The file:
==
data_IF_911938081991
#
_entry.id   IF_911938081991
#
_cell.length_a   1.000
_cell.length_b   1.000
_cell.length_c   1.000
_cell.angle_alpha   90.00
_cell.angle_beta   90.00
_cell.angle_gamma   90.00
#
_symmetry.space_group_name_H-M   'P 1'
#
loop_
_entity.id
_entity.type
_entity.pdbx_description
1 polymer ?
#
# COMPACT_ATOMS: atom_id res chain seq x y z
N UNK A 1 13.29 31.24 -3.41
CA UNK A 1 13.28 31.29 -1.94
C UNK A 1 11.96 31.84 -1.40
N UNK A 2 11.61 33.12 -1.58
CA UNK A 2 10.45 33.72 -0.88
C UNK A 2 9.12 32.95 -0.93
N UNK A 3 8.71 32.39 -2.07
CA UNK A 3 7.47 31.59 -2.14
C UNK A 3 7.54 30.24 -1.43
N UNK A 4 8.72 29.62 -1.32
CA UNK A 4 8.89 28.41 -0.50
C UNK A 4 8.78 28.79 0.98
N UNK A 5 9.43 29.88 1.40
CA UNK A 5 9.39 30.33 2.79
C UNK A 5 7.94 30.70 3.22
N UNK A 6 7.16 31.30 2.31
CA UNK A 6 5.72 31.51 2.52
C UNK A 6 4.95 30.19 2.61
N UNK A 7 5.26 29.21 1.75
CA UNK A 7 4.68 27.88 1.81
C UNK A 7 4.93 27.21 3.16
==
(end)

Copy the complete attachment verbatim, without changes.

data_IF_911938081991
#
_entry.id   IF_911938081991
#
_cell.length_a   1.000
_cell.length_b   1.000
_cell.length_c   1.000
_cell.angle_alpha   90.00
_cell.angle_beta   90.00
_cell.angle_gamma   90.00
#
_symmetry.space_group_name_H-M   'P 1'
#
loop_
_entity.id
_entity.type
_entity.pdbx_description
1 polymer ?
#
# COMPACT_ATOMS: atom_id res chain seq x y z
N UNK A 1 13.29 31.24 -3.41
CA UNK A 1 13.28 31.29 -1.94
C UNK A 1 11.96 31.84 -1.40
N UNK A 2 11.61 33.12 -1.58
CA UNK A 2 10.45 33.72 -0.88
C UNK A 2 9.12 32.95 -0.93
N UNK A 3 8.71 32.39 -2.07
CA UNK A 3 7.47 31.59 -2.14
C UNK A 3 7.54 30.24 -1.43
N UNK A 4 8.72 29.62 -1.32
CA UNK A 4 8.89 28.41 -0.50
C UNK A 4 8.78 28.79 0.98
N UNK A 5 9.43 29.88 1.40
CA UNK A 5 9.39 30.33 2.79
C UNK A 5 7.94 30.70 3.22
N UNK A 6 7.16 31.30 2.31
CA UNK A 6 5.72 31.51 2.52
C UNK A 6 4.95 30.19 2.61
N UNK A 7 5.26 29.21 1.75
CA UNK A 7 4.68 27.88 1.81
C UNK A 7 4.93 27.21 3.16